The global breakfast cereal market size is expected to reach more than $52.3billion by 2023.
With a staple ingredient of grains (oats, rice, barley, wheat and corn), some cereals like porridge contain nothing else, while other varieties include colours, salts, preservatives and sweeteners.
Breakfast-on-the-go options, such as cereal bars and breakfast pots are increasing in popularity, and rising health awareness among consumers is driving the growth of healthier options.
While cereal has long been touted as a healthy breakfast option, the reality is that many brands, particularly those aimed at children, are significantly unhealthy.
Nestle has worked hard to reduce the salt and sugar content in its range of cereals, and in 2017, their cereals were made with 48 million fewer teaspoons of salt, 508 million fewer teaspoons of sugar and 285 million extra servings of whole grain, compared to 2003 levels.
They’ve taken their commitment further by promising that, since the end of 2015, sugar content in Honey Cheerios and Nesquik has been reduced by at least 30%, advising that there is “no more than two teaspoons of sugar per 30 grams serving of all cereals popular with children and teens”. That’s almost half the recommended sugar intake of 4-6 year olds, so it forms a significant proportion of a child’s diet.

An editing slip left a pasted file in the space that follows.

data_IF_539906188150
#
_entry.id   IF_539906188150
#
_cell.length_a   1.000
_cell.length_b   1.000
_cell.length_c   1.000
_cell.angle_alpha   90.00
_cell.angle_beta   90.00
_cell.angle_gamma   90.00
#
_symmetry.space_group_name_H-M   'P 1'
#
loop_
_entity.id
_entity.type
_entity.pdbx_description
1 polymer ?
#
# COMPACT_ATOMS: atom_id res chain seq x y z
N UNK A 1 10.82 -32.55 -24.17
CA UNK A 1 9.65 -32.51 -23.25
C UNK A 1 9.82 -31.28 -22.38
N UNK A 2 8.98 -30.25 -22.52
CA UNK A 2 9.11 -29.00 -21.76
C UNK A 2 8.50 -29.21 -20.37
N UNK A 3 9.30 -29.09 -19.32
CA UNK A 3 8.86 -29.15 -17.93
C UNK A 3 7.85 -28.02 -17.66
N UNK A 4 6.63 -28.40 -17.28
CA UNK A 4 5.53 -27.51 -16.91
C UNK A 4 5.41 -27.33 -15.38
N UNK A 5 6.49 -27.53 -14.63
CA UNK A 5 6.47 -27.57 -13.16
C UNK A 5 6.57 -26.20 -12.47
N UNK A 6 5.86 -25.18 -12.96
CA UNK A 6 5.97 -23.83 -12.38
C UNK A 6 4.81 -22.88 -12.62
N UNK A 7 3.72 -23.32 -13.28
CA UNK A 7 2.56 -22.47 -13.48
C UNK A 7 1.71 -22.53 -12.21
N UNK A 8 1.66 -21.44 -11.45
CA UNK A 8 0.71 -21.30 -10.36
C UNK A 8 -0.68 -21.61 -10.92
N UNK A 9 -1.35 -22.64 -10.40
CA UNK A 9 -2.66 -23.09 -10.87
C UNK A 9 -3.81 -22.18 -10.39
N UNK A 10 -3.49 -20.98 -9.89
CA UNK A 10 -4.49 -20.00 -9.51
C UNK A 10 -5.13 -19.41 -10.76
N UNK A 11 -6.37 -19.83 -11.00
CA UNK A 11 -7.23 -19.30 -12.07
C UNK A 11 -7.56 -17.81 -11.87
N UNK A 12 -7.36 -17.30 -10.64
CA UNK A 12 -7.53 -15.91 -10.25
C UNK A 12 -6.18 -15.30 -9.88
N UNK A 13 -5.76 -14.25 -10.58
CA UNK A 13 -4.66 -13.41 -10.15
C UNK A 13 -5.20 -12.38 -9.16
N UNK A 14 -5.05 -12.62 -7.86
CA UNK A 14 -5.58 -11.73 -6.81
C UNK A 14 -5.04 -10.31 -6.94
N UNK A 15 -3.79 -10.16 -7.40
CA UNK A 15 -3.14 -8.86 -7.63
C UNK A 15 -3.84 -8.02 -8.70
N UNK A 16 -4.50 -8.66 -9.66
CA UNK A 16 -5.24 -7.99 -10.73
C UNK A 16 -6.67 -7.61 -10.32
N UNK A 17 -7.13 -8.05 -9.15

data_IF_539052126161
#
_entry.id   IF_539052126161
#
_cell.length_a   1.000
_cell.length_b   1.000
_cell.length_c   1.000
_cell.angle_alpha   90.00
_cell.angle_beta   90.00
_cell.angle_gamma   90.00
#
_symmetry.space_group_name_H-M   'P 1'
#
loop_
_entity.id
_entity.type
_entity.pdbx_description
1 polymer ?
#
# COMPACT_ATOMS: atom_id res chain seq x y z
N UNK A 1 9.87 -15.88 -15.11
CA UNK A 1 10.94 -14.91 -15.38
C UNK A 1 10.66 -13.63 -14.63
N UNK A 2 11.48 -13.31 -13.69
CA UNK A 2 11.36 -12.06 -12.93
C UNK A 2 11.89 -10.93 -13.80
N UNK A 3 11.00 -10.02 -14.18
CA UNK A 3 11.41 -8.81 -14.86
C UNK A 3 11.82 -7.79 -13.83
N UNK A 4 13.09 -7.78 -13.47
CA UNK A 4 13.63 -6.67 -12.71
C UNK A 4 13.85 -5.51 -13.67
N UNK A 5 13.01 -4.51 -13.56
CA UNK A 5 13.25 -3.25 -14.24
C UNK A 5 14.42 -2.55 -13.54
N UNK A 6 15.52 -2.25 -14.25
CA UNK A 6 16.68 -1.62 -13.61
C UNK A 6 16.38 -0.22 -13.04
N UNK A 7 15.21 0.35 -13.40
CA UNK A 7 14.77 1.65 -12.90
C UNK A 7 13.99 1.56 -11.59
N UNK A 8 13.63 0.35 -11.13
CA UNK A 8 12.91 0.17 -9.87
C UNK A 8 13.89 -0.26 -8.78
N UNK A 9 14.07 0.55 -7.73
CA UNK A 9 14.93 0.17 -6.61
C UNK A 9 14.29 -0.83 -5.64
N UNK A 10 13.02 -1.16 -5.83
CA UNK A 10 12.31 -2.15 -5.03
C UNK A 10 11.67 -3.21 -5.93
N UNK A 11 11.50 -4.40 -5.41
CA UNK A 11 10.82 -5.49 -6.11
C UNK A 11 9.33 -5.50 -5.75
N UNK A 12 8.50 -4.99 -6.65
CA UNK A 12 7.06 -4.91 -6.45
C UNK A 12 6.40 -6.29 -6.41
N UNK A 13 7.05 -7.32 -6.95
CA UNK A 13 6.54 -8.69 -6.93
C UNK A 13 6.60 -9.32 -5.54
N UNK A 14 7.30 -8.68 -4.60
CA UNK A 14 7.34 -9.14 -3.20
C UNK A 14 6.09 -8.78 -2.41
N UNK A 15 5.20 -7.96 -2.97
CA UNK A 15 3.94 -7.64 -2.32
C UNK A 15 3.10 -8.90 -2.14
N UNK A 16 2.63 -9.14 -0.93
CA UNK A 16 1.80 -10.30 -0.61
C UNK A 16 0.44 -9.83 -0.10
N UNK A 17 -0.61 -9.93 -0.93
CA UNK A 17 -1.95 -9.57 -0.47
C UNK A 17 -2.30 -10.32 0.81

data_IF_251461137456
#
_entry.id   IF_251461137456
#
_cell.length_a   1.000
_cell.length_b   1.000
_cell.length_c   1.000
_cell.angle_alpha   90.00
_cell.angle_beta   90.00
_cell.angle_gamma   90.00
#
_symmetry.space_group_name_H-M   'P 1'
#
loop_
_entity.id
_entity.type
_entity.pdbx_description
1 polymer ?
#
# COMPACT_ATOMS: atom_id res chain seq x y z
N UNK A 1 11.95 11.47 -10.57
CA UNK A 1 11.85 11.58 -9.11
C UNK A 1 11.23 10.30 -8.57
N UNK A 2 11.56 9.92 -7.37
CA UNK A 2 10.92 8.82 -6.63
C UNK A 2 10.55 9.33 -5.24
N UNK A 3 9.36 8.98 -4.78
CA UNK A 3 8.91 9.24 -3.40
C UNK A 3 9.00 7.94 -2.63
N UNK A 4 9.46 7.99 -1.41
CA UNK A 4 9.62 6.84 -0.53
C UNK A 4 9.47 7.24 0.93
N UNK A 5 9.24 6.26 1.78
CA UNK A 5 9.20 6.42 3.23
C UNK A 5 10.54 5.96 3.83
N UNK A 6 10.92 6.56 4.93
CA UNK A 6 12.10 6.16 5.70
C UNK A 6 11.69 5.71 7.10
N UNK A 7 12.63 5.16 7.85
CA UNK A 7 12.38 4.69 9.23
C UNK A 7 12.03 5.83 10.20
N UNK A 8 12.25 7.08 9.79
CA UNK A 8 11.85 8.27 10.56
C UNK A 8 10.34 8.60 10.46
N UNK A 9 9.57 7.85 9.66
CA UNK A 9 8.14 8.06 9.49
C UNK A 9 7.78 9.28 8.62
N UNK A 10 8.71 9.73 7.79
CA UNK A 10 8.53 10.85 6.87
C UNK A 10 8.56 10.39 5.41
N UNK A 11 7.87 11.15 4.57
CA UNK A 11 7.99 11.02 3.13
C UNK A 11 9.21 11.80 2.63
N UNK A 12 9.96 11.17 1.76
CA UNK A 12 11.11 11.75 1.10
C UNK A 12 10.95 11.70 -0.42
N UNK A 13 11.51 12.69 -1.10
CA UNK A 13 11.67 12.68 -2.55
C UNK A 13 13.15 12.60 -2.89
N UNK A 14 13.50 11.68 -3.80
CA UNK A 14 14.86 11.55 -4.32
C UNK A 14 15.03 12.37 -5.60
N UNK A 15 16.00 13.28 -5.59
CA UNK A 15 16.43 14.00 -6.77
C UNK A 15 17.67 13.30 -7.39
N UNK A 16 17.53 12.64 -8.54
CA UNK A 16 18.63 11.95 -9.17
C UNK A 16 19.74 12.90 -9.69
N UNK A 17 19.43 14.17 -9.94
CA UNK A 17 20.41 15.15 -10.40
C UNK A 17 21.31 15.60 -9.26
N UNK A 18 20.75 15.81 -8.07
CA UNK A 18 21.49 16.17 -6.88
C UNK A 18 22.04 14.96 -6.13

A single can of fizzy drink contains around 9 teaspoons of sugar, which is more than the recommended daily intake for children of 11 years+. In a single can.
Start your day right with a breakfast that will keep you full til lunchtime ensuring you won’t experience a sugar crash mid-morning.
Porridge is the top choice for a heart healthy breakfast, according to the British Heart Foundation. With no added sugar or salt, the BHF suggests topping with a sliced banana – 80g = one portion of the recommended 5-a-day – the beta-glucan rich breakfast can help lower your cholesterol levels.
If not porridge oats don’t appeal during the warmer weather, why not consider a no added salt or sugar muesli. Full of grains, nuts and dried fruit for sweetness, be sure to choose a version that isn’t full of hidden sugars (many contain sweetened dried fruit, especially tropical fruit versions or those containing banana chips).
Naked cereals, such as shredded whole wheat, won’t have salt and sugar added to them, but cornflakes and bran flakes do. Beware so-called healthy options with their high fat and sugar content. And maybe save the chocolate granola as an occasional treat.
Find out more about heart-healthy breakfasts from the British Heart Foundation.